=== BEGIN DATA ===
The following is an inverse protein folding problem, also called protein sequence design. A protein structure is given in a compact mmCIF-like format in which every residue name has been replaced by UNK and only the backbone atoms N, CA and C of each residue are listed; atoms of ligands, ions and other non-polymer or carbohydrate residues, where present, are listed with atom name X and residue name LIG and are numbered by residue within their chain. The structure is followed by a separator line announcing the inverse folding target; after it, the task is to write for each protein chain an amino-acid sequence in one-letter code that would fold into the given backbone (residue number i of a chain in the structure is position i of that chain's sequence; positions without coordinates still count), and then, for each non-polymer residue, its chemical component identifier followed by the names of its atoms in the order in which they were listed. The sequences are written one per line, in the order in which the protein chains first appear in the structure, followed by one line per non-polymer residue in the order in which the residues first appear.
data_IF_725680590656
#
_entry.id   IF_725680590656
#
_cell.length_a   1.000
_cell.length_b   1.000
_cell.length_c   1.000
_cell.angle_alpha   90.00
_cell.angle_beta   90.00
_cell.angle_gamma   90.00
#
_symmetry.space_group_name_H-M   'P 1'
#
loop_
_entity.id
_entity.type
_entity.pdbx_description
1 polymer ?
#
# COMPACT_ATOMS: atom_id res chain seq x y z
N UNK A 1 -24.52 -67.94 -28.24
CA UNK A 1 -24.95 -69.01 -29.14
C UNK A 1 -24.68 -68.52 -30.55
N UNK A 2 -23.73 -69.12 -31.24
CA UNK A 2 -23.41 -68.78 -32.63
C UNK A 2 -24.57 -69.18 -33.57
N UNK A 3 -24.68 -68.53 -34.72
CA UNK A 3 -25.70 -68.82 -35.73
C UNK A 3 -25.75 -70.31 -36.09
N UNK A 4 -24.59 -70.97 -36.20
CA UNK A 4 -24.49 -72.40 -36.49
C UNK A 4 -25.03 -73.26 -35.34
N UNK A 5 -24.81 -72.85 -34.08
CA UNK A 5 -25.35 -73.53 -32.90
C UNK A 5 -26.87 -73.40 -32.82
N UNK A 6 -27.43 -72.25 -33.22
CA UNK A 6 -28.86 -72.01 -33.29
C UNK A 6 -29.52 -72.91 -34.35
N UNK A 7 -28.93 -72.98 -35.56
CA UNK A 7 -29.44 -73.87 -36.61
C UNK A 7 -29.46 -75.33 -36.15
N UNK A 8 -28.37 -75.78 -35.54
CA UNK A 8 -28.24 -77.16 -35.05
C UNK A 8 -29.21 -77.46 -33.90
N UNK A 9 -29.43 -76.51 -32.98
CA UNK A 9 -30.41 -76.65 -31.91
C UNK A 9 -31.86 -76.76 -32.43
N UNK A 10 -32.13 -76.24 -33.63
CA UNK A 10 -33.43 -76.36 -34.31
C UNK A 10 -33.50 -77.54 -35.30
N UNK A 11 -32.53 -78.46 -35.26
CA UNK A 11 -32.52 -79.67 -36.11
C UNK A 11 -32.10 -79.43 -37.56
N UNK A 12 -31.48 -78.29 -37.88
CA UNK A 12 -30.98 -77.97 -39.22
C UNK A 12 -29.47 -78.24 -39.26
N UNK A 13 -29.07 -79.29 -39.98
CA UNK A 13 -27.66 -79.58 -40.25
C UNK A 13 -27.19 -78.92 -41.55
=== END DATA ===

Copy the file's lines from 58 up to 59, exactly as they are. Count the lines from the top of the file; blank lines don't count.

N UNK A 13 -29.07 -79.29 -39.98
CA UNK A 13 -27.66 -79.58 -40.25